}

  }
  • Format your code correctly by editing your question,selecting the code and click the {} button in the editors toolbar or press Ctrl+k on the keyboard. – chrisl Nov 1 '18 at 1:55
  • At which part of the code do you switch the relays? I don't see any digitalWrite() or similar, which could be used to switch something. Only Serial output. – chrisl Nov 1 '18 at 1:58
  • What should it do? Is it to turn on the relay half a second with 2 seconds in between? Is that continuous or is that triggered by an event? Please add the extra information to your question. – Jot Nov 1 '18 at 7:34
  • Ron, you can't answer comments until you register to SE. Check your email. – Juraj Nov 1 '18 at 8:02
  • Can you explain the role of nrf24L01 in this code? There may be other ways to achieve the functionality that you need. – MichaelT Nov 3 '18 at 12:42
0

Something like this works.

  unsigned long currentMillis;
  unsigned long previousMillis;
  unsigned long nextEventTime;

  unsigned long interval_on  = 2000;        // length of time On
  unsigned long interval_off = 2000;        // length of time off

  bool Lite_1;

  void setup() {

    previousMillis = millis();

    Lite_1 = false;                                     // start at the begining of the off cycle
    nextEventTime = previousMillis + interval_off;      // start at the begining of the off cycle

    Serial.begin(9600);
    Serial.print("starting in OFF cycle\t");
    Serial.println(previousMillis);
  }

  void loop() {

    if (millis() > nextEventTime) {                     // check the interval before doing any other checks

    currentMillis = millis();

    if (Lite_1) {

      nextEventTime = currentMillis + interval_off;     // do the calculation only once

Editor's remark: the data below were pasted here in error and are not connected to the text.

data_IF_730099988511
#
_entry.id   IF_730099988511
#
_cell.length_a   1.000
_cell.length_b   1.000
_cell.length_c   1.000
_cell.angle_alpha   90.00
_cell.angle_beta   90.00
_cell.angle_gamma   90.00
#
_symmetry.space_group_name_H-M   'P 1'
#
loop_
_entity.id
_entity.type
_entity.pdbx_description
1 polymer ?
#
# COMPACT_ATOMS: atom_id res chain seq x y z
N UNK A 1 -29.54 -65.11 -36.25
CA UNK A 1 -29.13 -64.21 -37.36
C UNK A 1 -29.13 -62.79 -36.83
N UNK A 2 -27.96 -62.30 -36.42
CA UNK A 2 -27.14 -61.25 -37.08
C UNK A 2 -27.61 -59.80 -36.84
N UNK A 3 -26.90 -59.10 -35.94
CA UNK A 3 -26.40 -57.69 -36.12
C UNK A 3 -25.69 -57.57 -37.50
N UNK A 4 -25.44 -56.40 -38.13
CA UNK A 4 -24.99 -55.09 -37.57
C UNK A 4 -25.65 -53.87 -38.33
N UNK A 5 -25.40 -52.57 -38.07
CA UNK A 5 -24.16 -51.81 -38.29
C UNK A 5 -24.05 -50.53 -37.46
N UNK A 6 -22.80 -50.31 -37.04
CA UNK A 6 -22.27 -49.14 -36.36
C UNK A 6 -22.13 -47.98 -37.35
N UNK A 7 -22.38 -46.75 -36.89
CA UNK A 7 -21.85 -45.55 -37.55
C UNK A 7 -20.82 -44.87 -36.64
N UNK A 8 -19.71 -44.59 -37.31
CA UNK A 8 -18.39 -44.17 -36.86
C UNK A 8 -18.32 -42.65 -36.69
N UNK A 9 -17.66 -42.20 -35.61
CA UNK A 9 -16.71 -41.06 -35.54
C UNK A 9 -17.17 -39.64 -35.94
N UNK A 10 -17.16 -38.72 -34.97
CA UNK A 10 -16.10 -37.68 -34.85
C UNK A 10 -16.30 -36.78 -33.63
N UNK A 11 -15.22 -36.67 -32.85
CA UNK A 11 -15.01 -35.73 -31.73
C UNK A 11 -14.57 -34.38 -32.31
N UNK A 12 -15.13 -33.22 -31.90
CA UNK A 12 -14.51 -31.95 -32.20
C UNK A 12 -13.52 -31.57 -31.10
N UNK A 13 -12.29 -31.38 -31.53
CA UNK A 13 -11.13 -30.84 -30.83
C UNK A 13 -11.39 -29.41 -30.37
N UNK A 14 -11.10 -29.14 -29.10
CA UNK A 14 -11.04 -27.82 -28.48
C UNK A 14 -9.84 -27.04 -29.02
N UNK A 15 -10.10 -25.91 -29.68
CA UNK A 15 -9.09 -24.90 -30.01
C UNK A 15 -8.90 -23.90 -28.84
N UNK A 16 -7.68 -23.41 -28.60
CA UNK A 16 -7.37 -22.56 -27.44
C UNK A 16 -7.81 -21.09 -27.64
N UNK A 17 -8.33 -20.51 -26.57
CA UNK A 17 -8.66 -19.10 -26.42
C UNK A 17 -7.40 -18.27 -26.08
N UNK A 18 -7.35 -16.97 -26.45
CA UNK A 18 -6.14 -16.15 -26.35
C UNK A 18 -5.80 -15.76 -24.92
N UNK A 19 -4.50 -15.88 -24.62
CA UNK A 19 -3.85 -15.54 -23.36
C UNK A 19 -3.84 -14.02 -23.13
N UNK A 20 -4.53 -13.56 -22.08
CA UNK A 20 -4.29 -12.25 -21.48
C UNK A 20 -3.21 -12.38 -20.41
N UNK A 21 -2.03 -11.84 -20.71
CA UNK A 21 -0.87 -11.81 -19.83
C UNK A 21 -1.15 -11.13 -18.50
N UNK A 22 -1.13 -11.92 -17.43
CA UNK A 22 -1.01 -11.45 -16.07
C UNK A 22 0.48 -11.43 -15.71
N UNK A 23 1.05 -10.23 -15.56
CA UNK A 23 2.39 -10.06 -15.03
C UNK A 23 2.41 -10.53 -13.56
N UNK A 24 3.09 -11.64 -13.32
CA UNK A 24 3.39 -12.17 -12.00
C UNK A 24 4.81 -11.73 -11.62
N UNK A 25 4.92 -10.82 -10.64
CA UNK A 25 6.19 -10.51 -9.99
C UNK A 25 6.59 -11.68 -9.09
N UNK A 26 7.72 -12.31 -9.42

Serial.print("OFF:\t");

    } else {

      nextEventTime = currentMillis + interval_on;
      Serial.print("ON:\t");
    }

    Lite_1 = !Lite_1;                           // invert value
    Serial.println(currentMillis);              // prints time since program started
    }
  }
  • When a value is added to a value from millis, and then compared to millis, that causes a rollover problem. Always subtract a previous millis from the current millis. – Jot Nov 1 '18 at 7:36
  • Then how would I do this math if I can not add to the Millis()? – Ron Needham Nov 5 '18 at 0:01
  • 1
    I believe the way to make that work is nextEventTime - currentMillis > interval_of. Informally speaking, doing that subtraction instead of an addition guarantees that we are going to be doing the inequality with a small number, rather than a number that's potentially large enough to roll over when interval_off is added to it. – Cort Ammon Dec 3 '18 at 18:36
  • Firstly, what is the purpose of declaring all variables as global ones? Secondly, if (millis() > nextEventTime) - this will not work properly around the moment of millis() rollover. – AnT May 2 at 18:15